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Journal of Alzheimer's disease : JAD

Treadmill Exercise Exerts Neuroprotection and Regulates Microglial Polarization and Oxidative Stress in a Streptozotocin-Induced Rat Model of Sporadic Alzheimer's Disease.


PMID 28157094

Abstract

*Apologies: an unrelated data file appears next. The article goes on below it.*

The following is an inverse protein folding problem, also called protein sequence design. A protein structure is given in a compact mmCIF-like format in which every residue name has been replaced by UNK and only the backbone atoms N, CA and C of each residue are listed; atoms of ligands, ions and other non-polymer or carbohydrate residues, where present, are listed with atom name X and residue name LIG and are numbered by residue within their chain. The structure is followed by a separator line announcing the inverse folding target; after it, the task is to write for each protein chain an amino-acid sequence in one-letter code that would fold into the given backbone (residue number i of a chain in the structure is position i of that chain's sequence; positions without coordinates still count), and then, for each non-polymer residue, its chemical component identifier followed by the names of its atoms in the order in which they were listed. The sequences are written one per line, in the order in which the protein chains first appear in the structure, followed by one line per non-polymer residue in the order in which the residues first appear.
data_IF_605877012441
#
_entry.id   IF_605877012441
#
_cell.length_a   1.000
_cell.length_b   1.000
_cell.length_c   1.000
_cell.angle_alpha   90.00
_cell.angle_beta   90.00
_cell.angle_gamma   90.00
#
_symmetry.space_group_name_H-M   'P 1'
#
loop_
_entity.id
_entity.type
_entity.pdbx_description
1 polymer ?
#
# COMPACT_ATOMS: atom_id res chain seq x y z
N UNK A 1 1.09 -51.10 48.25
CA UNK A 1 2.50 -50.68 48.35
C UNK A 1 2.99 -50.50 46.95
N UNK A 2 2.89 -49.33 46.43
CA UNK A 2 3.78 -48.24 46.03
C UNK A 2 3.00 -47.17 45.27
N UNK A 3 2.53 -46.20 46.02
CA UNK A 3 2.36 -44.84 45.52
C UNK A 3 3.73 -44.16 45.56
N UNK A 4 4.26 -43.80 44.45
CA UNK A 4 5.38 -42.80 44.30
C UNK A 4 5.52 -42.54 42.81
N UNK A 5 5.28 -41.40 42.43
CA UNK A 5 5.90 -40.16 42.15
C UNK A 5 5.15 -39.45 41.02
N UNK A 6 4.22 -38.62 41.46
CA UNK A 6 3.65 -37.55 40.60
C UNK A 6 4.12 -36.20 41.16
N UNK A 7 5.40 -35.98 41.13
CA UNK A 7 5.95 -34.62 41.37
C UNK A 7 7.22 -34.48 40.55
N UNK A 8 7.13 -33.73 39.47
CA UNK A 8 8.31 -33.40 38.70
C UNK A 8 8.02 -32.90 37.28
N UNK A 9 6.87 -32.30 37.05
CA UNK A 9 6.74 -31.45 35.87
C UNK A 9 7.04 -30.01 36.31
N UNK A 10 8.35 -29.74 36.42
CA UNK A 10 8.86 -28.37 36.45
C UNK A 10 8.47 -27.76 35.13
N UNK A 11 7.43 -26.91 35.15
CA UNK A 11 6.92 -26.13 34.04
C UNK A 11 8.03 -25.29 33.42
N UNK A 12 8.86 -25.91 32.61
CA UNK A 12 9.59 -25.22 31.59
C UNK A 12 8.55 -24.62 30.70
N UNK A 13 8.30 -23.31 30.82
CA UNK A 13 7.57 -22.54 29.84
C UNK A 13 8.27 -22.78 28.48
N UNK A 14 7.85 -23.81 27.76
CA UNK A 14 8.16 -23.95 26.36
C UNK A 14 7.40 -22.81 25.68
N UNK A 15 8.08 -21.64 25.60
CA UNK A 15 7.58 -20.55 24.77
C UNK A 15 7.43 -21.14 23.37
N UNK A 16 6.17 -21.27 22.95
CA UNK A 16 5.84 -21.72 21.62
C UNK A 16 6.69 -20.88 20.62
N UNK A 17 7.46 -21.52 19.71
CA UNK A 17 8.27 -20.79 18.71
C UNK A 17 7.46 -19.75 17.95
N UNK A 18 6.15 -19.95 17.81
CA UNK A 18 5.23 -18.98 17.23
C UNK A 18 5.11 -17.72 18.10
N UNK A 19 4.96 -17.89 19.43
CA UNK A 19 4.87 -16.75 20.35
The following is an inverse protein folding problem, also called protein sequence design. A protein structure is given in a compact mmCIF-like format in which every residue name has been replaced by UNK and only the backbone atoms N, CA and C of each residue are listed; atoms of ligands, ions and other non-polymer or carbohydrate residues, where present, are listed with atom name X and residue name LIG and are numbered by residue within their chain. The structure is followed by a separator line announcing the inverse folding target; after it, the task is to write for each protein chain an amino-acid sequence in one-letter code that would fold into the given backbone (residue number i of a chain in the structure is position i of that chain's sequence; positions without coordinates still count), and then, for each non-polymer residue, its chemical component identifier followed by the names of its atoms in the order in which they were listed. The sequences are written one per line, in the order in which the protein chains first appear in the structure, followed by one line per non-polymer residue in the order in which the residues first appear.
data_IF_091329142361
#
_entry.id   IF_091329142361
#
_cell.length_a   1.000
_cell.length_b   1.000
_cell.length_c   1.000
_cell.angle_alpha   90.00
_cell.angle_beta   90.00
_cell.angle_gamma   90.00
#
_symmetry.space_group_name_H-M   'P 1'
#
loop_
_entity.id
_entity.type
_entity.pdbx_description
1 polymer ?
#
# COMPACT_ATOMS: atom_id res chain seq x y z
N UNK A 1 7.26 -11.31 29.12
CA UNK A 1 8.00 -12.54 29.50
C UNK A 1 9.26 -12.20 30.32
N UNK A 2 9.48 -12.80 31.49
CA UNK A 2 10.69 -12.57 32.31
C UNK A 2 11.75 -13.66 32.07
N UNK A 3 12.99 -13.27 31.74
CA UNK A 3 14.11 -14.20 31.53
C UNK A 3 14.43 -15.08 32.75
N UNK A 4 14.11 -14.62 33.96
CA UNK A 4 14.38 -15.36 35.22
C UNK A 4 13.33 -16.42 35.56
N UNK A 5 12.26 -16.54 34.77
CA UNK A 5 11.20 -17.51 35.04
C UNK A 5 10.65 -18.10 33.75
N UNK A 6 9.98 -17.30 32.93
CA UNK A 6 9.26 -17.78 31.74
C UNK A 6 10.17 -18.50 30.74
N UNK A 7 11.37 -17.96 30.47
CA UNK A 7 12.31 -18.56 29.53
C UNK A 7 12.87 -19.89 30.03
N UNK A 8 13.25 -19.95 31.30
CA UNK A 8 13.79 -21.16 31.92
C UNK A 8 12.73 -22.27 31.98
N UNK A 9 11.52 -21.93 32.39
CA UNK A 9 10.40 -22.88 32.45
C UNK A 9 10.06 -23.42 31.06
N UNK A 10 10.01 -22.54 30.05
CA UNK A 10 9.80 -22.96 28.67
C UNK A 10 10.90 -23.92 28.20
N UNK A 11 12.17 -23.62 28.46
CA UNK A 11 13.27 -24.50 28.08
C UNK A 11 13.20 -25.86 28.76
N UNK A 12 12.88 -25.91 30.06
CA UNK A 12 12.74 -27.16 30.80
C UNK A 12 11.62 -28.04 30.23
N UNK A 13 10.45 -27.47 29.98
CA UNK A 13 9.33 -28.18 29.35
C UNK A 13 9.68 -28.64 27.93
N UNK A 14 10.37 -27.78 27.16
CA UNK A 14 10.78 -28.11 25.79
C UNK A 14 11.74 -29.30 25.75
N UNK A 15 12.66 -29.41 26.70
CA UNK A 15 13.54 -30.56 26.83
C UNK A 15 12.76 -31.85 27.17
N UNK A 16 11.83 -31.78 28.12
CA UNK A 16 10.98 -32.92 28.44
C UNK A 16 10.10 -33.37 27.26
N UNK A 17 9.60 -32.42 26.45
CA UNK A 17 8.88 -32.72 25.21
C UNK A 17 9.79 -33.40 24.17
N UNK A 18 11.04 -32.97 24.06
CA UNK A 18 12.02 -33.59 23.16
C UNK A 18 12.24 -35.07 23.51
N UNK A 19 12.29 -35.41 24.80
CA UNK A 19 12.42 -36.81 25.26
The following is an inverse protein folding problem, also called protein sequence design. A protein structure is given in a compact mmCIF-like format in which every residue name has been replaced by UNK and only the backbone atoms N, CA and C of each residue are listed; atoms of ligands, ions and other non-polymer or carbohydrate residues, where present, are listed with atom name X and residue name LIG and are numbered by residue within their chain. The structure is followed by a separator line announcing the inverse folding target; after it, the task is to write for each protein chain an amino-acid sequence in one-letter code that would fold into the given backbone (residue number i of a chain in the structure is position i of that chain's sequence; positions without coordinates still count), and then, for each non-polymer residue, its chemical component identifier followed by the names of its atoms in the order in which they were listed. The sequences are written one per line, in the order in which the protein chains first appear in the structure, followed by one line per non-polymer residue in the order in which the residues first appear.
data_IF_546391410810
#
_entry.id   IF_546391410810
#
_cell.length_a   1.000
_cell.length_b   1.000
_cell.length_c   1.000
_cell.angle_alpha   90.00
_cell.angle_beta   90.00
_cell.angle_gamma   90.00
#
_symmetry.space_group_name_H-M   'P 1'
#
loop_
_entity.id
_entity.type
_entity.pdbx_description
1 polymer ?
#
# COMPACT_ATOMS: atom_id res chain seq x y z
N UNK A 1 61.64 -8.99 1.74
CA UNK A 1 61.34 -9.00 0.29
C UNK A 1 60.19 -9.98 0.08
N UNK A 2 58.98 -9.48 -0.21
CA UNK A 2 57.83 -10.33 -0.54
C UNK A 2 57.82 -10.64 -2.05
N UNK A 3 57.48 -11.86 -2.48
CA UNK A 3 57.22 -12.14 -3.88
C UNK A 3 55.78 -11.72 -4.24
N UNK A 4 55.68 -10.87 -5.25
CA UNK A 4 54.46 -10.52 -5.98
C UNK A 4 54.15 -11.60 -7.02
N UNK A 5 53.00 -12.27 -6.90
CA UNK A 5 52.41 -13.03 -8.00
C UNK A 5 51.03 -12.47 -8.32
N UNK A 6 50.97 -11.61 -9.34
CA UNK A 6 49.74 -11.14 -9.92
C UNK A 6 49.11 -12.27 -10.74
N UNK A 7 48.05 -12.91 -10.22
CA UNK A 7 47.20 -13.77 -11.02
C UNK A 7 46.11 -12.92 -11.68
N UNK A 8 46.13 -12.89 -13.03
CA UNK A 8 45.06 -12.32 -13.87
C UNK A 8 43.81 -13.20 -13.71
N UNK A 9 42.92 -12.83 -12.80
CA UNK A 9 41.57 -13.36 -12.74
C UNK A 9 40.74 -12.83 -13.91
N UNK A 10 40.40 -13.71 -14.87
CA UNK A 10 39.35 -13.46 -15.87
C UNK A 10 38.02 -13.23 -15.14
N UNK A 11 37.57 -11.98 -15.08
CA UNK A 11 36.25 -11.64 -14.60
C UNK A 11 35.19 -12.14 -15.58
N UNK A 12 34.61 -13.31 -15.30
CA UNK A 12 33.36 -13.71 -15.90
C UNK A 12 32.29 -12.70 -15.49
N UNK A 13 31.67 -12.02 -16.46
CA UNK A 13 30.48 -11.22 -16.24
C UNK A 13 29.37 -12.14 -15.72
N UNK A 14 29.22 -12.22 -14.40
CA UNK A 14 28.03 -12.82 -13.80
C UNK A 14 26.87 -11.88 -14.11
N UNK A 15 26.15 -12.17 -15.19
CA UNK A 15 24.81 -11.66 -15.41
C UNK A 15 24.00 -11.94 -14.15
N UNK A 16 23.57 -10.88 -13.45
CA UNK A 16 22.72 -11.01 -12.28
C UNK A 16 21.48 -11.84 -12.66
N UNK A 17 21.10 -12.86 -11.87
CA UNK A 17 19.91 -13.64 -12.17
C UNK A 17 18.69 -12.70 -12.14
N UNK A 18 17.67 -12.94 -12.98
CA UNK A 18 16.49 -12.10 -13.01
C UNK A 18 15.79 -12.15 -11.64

Recent work has suggested that exercise may be beneficial in preventing or ameliorating symptoms of several neurological disorders, although the mechanism is not entirely understood. The current study was designed to examine the potential beneficial effect of treadmill exercise upon cognitive function in a streptozotocin (STZ)-induced rat model of Alzheimer's disease (AD). Animals underwent treadmill exercise (30 min/day, 5 days/week) for 4 weeks after bilateral STZ intracerebroventricular injection (2.4 mg/kg). We demonstrated that treadmill exercise significantly attenuated STZ-induced neurodegeneration in the rat hippocampal CA1 region and strongly preserved hippocampal-dependent cognitive functioning. Further mechanistic investigation displayed a marked suppression of STZ-induced amyloid-β accumulation and tau phosphorylation. Intriguingly, treadmill exercise remarkably inhibited reactive gliosis following STZ insult and effectively shifted activated microglia from a pro-inflammatory M1 to an anti-inflammatory M2 phenotype, which was correlated with a significantly reduced expression of pro-inflammatory mediators and a corresponding enhancement of anti-inflammatory cytokine expression in the hippocampus. Furthermore, treadmill exercise caused a robust suppression of oxidative damage as evidenced by significantly reduced peroxynitrite production, lipid peroxidation, and oxidized DNA damage. Finally, treadmill exercise strongly attenuated STZ-induced mitochondrial dysfunction manifested by a dramatically elevated intra-mitochondrial cytochrome c oxidase activity and ATP synthesis, and markedly inhibited neuronal apoptosis in the hippocampus. These findings demonstrate that treadmill exercise has a multifactorial effect to attenuate many of the pathological processes that play a key role in AD, and provide further support for the beneficial role of exercise as a potential therapeutic option in AD treatment.